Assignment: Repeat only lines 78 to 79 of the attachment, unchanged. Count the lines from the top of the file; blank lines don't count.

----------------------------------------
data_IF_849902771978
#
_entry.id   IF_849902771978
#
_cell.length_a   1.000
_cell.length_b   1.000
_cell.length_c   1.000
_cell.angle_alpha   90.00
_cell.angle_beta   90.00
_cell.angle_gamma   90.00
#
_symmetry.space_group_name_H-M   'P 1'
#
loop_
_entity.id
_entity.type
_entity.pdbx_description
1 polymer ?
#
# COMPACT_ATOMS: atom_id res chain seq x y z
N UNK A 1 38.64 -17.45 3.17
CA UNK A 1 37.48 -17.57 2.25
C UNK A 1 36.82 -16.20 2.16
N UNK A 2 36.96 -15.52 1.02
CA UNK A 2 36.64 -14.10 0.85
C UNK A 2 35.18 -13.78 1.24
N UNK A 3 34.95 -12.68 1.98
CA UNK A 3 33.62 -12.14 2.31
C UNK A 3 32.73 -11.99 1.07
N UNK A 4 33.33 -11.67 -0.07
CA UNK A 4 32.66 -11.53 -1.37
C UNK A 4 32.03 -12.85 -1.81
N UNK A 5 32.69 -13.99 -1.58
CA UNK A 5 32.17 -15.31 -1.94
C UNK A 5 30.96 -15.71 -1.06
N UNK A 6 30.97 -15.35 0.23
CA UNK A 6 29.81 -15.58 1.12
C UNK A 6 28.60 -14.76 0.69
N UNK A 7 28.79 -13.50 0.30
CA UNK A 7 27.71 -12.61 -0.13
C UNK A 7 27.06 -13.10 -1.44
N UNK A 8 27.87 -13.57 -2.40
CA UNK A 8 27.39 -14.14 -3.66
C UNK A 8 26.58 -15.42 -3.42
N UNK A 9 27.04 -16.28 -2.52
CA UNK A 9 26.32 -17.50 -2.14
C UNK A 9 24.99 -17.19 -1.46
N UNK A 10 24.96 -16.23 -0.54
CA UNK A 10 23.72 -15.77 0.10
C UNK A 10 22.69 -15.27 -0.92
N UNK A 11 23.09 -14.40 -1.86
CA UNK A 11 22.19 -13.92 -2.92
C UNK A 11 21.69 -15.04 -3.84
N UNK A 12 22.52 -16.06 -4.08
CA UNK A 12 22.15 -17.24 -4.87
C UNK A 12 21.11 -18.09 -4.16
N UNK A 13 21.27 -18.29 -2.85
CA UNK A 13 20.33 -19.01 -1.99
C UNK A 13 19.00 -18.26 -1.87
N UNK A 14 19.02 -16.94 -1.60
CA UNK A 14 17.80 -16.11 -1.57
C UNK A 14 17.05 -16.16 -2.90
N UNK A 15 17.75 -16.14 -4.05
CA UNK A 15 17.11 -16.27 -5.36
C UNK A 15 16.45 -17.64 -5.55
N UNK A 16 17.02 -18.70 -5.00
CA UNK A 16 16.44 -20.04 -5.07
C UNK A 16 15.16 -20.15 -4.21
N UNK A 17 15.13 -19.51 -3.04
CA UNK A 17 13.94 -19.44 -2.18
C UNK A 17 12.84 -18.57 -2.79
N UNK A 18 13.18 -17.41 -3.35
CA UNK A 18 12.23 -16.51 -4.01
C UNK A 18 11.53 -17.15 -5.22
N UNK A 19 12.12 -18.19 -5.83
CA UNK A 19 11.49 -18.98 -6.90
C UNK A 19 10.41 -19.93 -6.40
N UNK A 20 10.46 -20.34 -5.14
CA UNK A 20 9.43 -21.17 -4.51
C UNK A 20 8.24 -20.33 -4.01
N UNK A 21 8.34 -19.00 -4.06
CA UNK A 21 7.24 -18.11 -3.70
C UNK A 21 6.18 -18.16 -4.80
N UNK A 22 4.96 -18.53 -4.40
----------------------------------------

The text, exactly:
N UNK A 20 10.46 -20.34 -5.14
CA UNK A 20 9.43 -21.17 -4.51